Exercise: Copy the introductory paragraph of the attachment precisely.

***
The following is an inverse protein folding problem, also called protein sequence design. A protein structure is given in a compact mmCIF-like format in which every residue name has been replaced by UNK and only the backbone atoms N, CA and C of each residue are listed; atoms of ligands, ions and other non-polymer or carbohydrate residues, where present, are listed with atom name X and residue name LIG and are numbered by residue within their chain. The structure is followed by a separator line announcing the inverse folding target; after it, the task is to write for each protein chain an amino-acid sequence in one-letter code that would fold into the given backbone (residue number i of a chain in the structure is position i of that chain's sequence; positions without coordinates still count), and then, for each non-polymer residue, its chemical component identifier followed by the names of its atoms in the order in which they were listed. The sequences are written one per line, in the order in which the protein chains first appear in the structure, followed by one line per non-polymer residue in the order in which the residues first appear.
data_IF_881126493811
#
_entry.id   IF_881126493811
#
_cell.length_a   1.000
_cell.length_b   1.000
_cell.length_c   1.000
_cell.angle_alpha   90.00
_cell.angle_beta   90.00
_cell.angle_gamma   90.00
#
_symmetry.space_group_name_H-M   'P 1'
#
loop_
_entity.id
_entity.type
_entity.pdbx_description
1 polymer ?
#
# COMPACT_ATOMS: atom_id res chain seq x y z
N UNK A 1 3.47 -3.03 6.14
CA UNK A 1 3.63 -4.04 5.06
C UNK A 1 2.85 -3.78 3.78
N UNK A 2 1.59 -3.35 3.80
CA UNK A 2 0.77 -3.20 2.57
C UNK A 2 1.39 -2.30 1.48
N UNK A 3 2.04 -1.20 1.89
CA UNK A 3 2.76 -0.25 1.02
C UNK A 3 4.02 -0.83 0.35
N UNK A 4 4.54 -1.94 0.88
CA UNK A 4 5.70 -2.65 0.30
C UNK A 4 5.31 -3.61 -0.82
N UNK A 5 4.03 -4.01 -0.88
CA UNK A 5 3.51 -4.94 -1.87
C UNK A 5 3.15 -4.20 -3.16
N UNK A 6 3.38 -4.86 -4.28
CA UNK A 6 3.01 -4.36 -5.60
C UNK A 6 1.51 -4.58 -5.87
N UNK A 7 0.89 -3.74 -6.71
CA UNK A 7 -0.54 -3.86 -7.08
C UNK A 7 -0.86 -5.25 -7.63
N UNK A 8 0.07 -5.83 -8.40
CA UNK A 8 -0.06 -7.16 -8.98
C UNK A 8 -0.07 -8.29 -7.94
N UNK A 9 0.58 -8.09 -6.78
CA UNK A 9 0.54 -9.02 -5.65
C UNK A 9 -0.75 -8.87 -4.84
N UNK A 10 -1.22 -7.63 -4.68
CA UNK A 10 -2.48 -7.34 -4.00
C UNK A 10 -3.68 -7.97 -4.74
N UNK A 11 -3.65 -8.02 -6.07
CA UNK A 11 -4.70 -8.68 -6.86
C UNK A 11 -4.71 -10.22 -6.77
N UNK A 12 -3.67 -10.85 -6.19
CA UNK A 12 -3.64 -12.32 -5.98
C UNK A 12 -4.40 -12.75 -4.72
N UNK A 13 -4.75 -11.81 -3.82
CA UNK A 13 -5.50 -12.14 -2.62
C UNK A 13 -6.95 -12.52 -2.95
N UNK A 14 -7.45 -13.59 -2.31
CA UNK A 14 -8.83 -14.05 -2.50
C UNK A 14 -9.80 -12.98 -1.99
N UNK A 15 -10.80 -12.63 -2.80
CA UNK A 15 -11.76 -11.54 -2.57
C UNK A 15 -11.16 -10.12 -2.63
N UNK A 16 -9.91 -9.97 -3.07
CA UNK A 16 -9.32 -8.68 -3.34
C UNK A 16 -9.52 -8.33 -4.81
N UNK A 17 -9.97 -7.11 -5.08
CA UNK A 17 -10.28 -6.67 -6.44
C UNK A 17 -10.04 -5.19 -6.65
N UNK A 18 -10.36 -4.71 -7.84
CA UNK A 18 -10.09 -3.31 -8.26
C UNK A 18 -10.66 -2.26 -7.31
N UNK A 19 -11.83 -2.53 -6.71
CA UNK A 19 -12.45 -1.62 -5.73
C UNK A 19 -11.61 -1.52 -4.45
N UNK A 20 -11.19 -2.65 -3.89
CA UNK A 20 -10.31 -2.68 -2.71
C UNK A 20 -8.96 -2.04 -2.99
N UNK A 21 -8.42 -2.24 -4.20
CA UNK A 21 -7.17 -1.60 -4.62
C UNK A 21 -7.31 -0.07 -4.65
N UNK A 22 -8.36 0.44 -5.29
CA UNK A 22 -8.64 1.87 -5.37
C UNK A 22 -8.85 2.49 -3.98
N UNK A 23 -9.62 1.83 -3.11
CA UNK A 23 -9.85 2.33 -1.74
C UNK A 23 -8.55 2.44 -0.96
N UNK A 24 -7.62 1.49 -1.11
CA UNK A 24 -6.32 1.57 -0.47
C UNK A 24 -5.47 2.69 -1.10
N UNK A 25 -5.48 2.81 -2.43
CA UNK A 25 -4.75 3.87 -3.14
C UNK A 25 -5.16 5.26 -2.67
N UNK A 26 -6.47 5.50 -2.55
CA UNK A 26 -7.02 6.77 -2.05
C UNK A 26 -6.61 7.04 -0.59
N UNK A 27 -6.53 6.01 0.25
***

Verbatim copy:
The following is an inverse protein folding problem, also called protein sequence design. A protein structure is given in a compact mmCIF-like format in which every residue name has been replaced by UNK and only the backbone atoms N, CA and C of each residue are listed; atoms of ligands, ions and other non-polymer or carbohydrate residues, where present, are listed with atom name X and residue name LIG and are numbered by residue within their chain. The structure is followed by a separator line announcing the inverse folding target; after it, the task is to write for each protein chain an amino-acid sequence in one-letter code that would fold into the given backbone (residue number i of a chain in the structure is position i of that chain's sequence; positions without coordinates still count), and then, for each non-polymer residue, its chemical component identifier followed by the names of its atoms in the order in which they were listed. The sequences are written one per line, in the order in which the protein chains first appear in the structure, followed by one line per non-polymer residue in the order in which the residues first appear.